In Why Gender Matters, psychologist and family physician Dr. Leonard Sax leads parents through the mystifying world of gender differences by explaining the biologically different ways in which children think, feel, and act. He addresses a host of issues, including discipline, learning, risk taking, aggression, sex, and drugs, and shows how boys and girls react in predictable ways to different situations.
For example, girls are born with more sensitive hearing than boys, and those differences increase as kids grow up. So when a grown man speaks to a girl in what he thinks is a normal voice, she may hear it as yelling. Conversely, boys who appear to be inattentive in class may just be sitting too far away to hear the teacher—especially if the teacher is female.
Likewise, negative emotions are seated in an ancient structure of the brain called the amygdala. Girls develop an early connection between this area and the cerebral cortex, enabling them to talk about their feelings. In boys these links develop later. So if you ask a troubled adolescent boy to tell you what his feelings are, he often literally cannot say.
Dr. Sax offers fresh approaches to disciplining children, as well as gender-specific ways to help girls and boys avoid drugs and early sexual activity. He wants parents to understand and work with hardwired differences in children, but he also encourages them to push beyond gender-based stereotypes.
A leading proponent of single-sex education, Dr. Sax points out specific instances where keeping boys and girls separate in the classroom has yielded striking educational, social, and interpersonal benefits. Despite the view of many educators and experts on child-rearing that sex differences should be ignored or overcome, parents and teachers would do better to recognize, understand, and make use of the biological differences that make a girl a girl, and a boy a boy.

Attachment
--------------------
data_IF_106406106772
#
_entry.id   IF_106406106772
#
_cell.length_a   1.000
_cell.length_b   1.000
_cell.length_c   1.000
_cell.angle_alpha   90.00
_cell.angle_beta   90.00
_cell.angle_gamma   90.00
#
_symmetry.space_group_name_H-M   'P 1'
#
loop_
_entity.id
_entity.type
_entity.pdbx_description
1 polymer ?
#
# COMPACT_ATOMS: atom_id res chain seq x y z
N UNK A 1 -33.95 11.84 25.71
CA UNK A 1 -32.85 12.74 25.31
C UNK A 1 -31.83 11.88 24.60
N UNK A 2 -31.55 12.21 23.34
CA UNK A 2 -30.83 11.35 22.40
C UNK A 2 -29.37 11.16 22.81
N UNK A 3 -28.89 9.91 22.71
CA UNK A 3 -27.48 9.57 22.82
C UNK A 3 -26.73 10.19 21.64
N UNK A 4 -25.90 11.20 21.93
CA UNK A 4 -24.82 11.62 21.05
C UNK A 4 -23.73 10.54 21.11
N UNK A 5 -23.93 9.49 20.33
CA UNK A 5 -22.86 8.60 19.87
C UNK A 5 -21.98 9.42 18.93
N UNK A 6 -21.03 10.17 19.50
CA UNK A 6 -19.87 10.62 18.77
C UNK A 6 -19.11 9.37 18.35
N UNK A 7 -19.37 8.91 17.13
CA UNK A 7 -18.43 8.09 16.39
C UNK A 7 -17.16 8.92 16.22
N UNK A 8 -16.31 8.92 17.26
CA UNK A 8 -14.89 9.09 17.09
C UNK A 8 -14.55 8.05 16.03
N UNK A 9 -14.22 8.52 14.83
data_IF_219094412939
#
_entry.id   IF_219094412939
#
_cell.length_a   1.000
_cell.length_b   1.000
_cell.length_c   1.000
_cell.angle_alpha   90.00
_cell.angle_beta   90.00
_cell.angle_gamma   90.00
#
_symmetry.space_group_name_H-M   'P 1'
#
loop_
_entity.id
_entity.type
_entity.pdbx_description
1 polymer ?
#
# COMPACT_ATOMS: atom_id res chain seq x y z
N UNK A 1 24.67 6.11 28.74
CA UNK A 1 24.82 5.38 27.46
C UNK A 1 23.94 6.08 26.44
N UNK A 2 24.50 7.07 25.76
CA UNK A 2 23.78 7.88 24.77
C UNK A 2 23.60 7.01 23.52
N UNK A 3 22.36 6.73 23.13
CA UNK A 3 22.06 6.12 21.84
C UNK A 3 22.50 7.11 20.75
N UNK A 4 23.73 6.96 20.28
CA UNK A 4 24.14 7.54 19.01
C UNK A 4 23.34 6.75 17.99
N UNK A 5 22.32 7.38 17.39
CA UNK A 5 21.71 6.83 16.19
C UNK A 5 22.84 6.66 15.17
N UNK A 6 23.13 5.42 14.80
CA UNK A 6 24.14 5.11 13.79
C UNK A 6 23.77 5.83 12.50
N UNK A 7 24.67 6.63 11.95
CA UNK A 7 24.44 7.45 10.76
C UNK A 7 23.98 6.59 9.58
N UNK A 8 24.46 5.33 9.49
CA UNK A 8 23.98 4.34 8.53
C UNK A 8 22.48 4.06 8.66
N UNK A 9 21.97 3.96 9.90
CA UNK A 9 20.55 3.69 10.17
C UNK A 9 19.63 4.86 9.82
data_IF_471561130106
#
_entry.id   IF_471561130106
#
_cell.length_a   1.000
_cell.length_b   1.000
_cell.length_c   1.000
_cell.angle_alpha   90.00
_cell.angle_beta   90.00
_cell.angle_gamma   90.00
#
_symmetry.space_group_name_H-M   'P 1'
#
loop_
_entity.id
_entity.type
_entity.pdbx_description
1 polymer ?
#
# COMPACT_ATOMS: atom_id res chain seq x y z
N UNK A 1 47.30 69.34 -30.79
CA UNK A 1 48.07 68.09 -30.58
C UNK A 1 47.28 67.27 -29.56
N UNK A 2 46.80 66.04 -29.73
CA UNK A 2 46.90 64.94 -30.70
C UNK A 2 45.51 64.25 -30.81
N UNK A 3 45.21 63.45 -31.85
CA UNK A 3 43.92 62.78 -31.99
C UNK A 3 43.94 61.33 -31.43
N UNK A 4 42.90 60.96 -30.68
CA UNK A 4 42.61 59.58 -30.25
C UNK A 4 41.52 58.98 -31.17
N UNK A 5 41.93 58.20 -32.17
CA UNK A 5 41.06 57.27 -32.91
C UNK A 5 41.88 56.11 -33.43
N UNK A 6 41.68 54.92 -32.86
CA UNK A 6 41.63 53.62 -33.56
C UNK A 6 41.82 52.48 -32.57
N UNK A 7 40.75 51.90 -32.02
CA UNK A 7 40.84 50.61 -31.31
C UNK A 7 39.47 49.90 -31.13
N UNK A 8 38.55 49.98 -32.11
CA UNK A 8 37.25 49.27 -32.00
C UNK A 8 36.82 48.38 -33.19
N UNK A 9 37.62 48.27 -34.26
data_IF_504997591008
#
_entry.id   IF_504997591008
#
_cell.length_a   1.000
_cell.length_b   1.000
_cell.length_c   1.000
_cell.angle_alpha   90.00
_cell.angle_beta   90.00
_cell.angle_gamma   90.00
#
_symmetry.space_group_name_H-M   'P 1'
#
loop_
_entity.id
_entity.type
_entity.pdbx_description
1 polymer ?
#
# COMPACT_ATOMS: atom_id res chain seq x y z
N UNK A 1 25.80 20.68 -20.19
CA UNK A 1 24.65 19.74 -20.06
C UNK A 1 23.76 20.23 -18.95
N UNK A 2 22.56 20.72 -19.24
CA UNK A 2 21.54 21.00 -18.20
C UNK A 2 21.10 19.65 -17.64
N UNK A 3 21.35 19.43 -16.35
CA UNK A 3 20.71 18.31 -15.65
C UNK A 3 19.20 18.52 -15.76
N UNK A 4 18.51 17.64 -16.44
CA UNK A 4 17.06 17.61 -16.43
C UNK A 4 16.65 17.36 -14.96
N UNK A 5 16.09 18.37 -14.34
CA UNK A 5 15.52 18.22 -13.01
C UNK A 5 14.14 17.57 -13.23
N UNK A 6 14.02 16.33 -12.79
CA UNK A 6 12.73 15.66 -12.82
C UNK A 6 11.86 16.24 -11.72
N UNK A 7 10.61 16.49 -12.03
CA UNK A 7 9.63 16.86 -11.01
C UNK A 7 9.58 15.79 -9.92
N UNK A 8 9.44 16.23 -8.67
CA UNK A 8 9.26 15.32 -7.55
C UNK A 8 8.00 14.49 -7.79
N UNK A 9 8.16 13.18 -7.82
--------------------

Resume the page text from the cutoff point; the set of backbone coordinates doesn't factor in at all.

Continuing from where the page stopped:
Raising a Bilingual Child provides parents with information, encouragement, and practical advice for creating a positive bilingual environment. It offers both an overview of why parents should raise their children to speak more than one language and detailed steps parents can take to integrate two languages into their child’s daily routine.
Raising a Bilingual Child also includes inspirational first-hand accounts from parents. It dispels the myth that bilingualism may hinder a child’s academic performance and explains that learning languages at a young age can actually enhance a child’s overall intellectual development.
From the Trade Paperback edition.
Girls have been commodified, idealized, trivialized, eroticized, and shaped by the powerful forces of popular culture, from Little Women to Barbie. Yet girls are also powerful co-creators of the culture that shapes them, often cleverly subverting it to their own purposes. From Pocahantas to punk rockers, girls have been an integral, if overlooked and undervalued, part of American culture.
Designed to accommodate the needs of these different groups, this book addresses both operational policing issues and issues relevant to the improvement of organizational functioning by providing integrative reviews of psychological theory and research that deal with effective policing. It illustrates how the theory and research reviewed are relevant to specific policing practices. These include eyewitness testimony, conflict resolution, changing driver behavior, controlling criminal behavior, effective interviewing, and techniques of face reconstruction. The volume's readable style makes it accessible to a diverse audience including undergraduate and postgraduate students in forensic/organizational/applied psychology, criminal justice, and police science programs, and police administrators and policymakers. It will also interest psychologists whose primary focus includes policing and criminal justice issues. The book should draw attention to the often unrecognized and valuable contribution that mainstream psychology can make to the knowledge base underpinning a wide variety of policing practices.